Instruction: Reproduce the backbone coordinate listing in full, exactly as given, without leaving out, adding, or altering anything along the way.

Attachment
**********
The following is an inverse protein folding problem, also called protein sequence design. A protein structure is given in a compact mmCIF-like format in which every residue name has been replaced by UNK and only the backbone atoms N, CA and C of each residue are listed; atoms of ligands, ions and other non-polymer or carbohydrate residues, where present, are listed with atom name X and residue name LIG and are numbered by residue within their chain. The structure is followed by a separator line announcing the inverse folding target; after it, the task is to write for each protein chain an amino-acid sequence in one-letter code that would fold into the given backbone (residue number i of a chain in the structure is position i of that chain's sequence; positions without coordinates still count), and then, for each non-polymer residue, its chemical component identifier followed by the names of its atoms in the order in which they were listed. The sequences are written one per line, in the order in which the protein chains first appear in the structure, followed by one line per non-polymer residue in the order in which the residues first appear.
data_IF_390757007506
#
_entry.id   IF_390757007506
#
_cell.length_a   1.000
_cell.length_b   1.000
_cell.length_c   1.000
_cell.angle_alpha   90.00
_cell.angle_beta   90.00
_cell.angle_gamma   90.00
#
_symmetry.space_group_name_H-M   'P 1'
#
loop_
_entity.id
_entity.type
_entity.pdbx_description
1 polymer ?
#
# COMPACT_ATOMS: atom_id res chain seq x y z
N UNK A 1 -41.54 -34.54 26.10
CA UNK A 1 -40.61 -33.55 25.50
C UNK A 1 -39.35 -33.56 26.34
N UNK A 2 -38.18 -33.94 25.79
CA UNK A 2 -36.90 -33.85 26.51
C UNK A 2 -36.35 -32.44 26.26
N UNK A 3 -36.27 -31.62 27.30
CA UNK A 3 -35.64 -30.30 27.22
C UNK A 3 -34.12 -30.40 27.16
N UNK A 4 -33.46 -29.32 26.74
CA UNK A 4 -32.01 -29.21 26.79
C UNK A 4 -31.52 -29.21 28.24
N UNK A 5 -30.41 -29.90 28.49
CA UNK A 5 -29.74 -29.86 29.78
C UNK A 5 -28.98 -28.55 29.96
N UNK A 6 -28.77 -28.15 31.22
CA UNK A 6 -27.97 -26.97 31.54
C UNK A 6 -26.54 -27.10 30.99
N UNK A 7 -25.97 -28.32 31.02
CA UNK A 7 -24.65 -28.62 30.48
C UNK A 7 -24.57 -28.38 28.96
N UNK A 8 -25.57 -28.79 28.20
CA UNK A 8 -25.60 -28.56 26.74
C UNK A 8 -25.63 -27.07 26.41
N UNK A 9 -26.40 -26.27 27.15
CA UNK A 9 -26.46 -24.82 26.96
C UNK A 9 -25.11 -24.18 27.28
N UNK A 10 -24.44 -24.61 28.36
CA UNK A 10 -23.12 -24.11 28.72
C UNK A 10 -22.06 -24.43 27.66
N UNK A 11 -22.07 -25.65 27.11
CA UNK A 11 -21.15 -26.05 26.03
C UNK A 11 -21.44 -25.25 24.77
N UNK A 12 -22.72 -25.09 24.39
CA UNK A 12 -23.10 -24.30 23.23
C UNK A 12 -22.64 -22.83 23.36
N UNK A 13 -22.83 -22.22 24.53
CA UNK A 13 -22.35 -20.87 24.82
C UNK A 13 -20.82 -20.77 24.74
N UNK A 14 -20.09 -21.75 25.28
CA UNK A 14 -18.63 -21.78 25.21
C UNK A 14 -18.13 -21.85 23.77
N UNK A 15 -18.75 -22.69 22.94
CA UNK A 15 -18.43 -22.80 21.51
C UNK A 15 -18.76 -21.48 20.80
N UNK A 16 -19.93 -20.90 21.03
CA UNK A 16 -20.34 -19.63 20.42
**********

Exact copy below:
The following is an inverse protein folding problem, also called protein sequence design. A protein structure is given in a compact mmCIF-like format in which every residue name has been replaced by UNK and only the backbone atoms N, CA and C of each residue are listed; atoms of ligands, ions and other non-polymer or carbohydrate residues, where present, are listed with atom name X and residue name LIG and are numbered by residue within their chain. The structure is followed by a separator line announcing the inverse folding target; after it, the task is to write for each protein chain an amino-acid sequence in one-letter code that would fold into the given backbone (residue number i of a chain in the structure is position i of that chain's sequence; positions without coordinates still count), and then, for each non-polymer residue, its chemical component identifier followed by the names of its atoms in the order in which they were listed. The sequences are written one per line, in the order in which the protein chains first appear in the structure, followed by one line per non-polymer residue in the order in which the residues first appear.
data_IF_390757007506
#
_entry.id   IF_390757007506
#
_cell.length_a   1.000
_cell.length_b   1.000
_cell.length_c   1.000
_cell.angle_alpha   90.00
_cell.angle_beta   90.00
_cell.angle_gamma   90.00
#
_symmetry.space_group_name_H-M   'P 1'
#
loop_
_entity.id
_entity.type
_entity.pdbx_description
1 polymer ?
#
# COMPACT_ATOMS: atom_id res chain seq x y z
N UNK A 1 -41.54 -34.54 26.10
CA UNK A 1 -40.61 -33.55 25.50
C UNK A 1 -39.35 -33.56 26.34
N UNK A 2 -38.18 -33.94 25.79
CA UNK A 2 -36.90 -33.85 26.51
C UNK A 2 -36.35 -32.44 26.26
N UNK A 3 -36.27 -31.62 27.30
CA UNK A 3 -35.64 -30.30 27.22
C UNK A 3 -34.12 -30.40 27.16
N UNK A 4 -33.46 -29.32 26.74
CA UNK A 4 -32.01 -29.21 26.79
C UNK A 4 -31.52 -29.21 28.24
N UNK A 5 -30.41 -29.90 28.49
CA UNK A 5 -29.74 -29.86 29.78
C UNK A 5 -28.98 -28.55 29.96
N UNK A 6 -28.77 -28.15 31.22
CA UNK A 6 -27.97 -26.97 31.54
C UNK A 6 -26.54 -27.10 30.99
N UNK A 7 -25.97 -28.32 31.02
CA UNK A 7 -24.65 -28.62 30.48
C UNK A 7 -24.57 -28.38 28.96
N UNK A 8 -25.57 -28.79 28.20
CA UNK A 8 -25.60 -28.56 26.74
C UNK A 8 -25.63 -27.07 26.41
N UNK A 9 -26.40 -26.27 27.15
CA UNK A 9 -26.46 -24.82 26.96
C UNK A 9 -25.11 -24.18 27.28
N UNK A 10 -24.44 -24.61 28.36
CA UNK A 10 -23.12 -24.11 28.72
C UNK A 10 -22.06 -24.43 27.66
N UNK A 11 -22.07 -25.65 27.11
CA UNK A 11 -21.15 -26.05 26.03
C UNK A 11 -21.44 -25.25 24.77
N UNK A 12 -22.72 -25.09 24.39
CA UNK A 12 -23.10 -24.30 23.23
C UNK A 12 -22.64 -22.83 23.36
N UNK A 13 -22.83 -22.22 24.53
CA UNK A 13 -22.35 -20.87 24.82
C UNK A 13 -20.82 -20.77 24.74
N UNK A 14 -20.09 -21.75 25.28
CA UNK A 14 -18.63 -21.78 25.21
C UNK A 14 -18.13 -21.85 23.77
N UNK A 15 -18.75 -22.69 22.94
CA UNK A 15 -18.43 -22.80 21.51
C UNK A 15 -18.76 -21.48 20.80
N UNK A 16 -19.93 -20.90 21.03
CA UNK A 16 -20.34 -19.63 20.42